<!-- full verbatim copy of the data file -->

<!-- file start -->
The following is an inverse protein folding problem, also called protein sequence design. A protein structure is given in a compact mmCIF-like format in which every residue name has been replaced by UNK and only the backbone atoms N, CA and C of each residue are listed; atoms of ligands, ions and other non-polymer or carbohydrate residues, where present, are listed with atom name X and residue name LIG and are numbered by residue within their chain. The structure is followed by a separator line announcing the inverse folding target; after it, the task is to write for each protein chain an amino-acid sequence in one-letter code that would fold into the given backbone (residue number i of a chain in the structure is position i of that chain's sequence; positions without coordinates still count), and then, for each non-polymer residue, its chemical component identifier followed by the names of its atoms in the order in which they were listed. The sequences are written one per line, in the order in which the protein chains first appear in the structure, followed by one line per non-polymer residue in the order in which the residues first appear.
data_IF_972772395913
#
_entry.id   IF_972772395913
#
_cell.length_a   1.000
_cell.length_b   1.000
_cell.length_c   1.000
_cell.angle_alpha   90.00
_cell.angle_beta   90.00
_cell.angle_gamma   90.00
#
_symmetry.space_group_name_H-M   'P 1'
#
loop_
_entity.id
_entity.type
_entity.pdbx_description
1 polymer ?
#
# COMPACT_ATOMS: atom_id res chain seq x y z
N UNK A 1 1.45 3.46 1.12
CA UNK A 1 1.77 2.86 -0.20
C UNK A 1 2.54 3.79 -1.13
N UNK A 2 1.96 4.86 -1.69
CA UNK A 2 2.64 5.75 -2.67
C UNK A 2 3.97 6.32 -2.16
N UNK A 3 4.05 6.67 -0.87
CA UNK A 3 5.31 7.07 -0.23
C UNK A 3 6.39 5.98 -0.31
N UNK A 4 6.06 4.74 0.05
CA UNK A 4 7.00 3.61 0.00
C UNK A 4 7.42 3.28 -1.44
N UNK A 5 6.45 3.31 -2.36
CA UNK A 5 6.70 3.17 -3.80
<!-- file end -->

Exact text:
The following is an inverse protein folding problem, also called protein sequence design. A protein structure is given in a compact mmCIF-like format in which every residue name has been replaced by UNK and only the backbone atoms N, CA and C of each residue are listed; atoms of ligands, ions and other non-polymer or carbohydrate residues, where present, are listed with atom name X and residue name LIG and are numbered by residue within their chain. The structure is followed by a separator line announcing the inverse folding target; after it, the task is to write for each protein chain an amino-acid sequence in one-letter code that would fold into the given backbone (residue number i of a chain in the structure is position i of that chain's sequence; positions without coordinates still count), and then, for each non-polymer residue, its chemical component identifier followed by the names of its atoms in the order in which they were listed. The sequences are written one per line, in the order in which the protein chains first appear in the structure, followed by one line per non-polymer residue in the order in which the residues first appear.
data_IF_972772395913
#
_entry.id   IF_972772395913
#
_cell.length_a   1.000
_cell.length_b   1.000
_cell.length_c   1.000
_cell.angle_alpha   90.00
_cell.angle_beta   90.00
_cell.angle_gamma   90.00
#
_symmetry.space_group_name_H-M   'P 1'
#
loop_
_entity.id
_entity.type
_entity.pdbx_description
1 polymer ?
#
# COMPACT_ATOMS: atom_id res chain seq x y z
N UNK A 1 1.45 3.46 1.12
CA UNK A 1 1.77 2.86 -0.20
C UNK A 1 2.54 3.79 -1.13
N UNK A 2 1.96 4.86 -1.69
CA UNK A 2 2.64 5.75 -2.67
C UNK A 2 3.97 6.32 -2.16
N UNK A 3 4.05 6.67 -0.87
CA UNK A 3 5.31 7.07 -0.23
C UNK A 3 6.39 5.98 -0.31
N UNK A 4 6.06 4.74 0.05
CA UNK A 4 7.00 3.61 0.00
C UNK A 4 7.42 3.28 -1.44
N UNK A 5 6.45 3.31 -2.36
CA UNK A 5 6.70 3.17 -3.80